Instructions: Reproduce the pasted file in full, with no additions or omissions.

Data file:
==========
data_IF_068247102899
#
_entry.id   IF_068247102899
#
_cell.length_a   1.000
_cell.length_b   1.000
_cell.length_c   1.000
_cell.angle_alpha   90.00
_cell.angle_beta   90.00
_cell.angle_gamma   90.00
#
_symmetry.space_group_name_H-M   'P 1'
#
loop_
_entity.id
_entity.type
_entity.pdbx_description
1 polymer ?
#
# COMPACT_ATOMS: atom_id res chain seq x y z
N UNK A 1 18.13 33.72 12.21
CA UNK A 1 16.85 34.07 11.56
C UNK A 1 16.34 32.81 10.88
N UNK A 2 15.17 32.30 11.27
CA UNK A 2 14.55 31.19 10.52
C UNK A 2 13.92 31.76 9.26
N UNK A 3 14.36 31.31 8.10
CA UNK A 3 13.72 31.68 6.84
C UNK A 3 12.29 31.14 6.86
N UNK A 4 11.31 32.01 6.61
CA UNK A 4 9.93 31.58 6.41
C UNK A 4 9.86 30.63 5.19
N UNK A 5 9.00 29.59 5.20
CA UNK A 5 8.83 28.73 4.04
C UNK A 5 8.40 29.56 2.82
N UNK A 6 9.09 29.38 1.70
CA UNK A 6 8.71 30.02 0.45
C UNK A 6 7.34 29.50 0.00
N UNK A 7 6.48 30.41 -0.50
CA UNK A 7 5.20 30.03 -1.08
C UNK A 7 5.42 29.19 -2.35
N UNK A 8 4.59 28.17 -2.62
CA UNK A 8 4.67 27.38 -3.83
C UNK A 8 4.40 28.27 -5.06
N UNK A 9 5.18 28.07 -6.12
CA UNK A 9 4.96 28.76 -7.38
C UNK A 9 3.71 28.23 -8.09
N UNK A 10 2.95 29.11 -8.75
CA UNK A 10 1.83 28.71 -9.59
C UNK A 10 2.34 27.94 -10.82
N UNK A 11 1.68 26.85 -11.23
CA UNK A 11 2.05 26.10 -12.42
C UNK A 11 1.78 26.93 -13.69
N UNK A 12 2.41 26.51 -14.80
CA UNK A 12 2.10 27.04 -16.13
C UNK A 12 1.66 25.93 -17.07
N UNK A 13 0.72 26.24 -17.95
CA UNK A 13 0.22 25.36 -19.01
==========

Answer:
data_IF_068247102899
#
_entry.id   IF_068247102899
#
_cell.length_a   1.000
_cell.length_b   1.000
_cell.length_c   1.000
_cell.angle_alpha   90.00
_cell.angle_beta   90.00
_cell.angle_gamma   90.00
#
_symmetry.space_group_name_H-M   'P 1'
#
loop_
_entity.id
_entity.type
_entity.pdbx_description
1 polymer ?
#
# COMPACT_ATOMS: atom_id res chain seq x y z
N UNK A 1 18.13 33.72 12.21
CA UNK A 1 16.85 34.07 11.56
C UNK A 1 16.34 32.81 10.88
N UNK A 2 15.17 32.30 11.27
CA UNK A 2 14.55 31.19 10.52
C UNK A 2 13.92 31.76 9.26
N UNK A 3 14.36 31.31 8.10
CA UNK A 3 13.72 31.68 6.84
C UNK A 3 12.29 31.14 6.86
N UNK A 4 11.31 32.01 6.61
CA UNK A 4 9.93 31.58 6.41
C UNK A 4 9.86 30.63 5.19
N UNK A 5 9.00 29.59 5.20
CA UNK A 5 8.83 28.73 4.04
C UNK A 5 8.40 29.56 2.82
N UNK A 6 9.09 29.38 1.70
CA UNK A 6 8.71 30.02 0.45
C UNK A 6 7.34 29.50 0.00
N UNK A 7 6.48 30.41 -0.50
CA UNK A 7 5.20 30.03 -1.08
C UNK A 7 5.42 29.19 -2.35
N UNK A 8 4.59 28.17 -2.62
CA UNK A 8 4.67 27.38 -3.83
C UNK A 8 4.40 28.27 -5.06
N UNK A 9 5.18 28.07 -6.12
CA UNK A 9 4.96 28.76 -7.38
C UNK A 9 3.71 28.23 -8.09
N UNK A 10 2.95 29.11 -8.75
CA UNK A 10 1.83 28.71 -9.59
C UNK A 10 2.34 27.94 -10.82
N UNK A 11 1.68 26.85 -11.23
CA UNK A 11 2.05 26.10 -12.42
C UNK A 11 1.78 26.93 -13.69
N UNK A 12 2.41 26.51 -14.80
CA UNK A 12 2.10 27.04 -16.13
C UNK A 12 1.66 25.93 -17.07
N UNK A 13 0.72 26.24 -17.95
CA UNK A 13 0.22 25.36 -19.01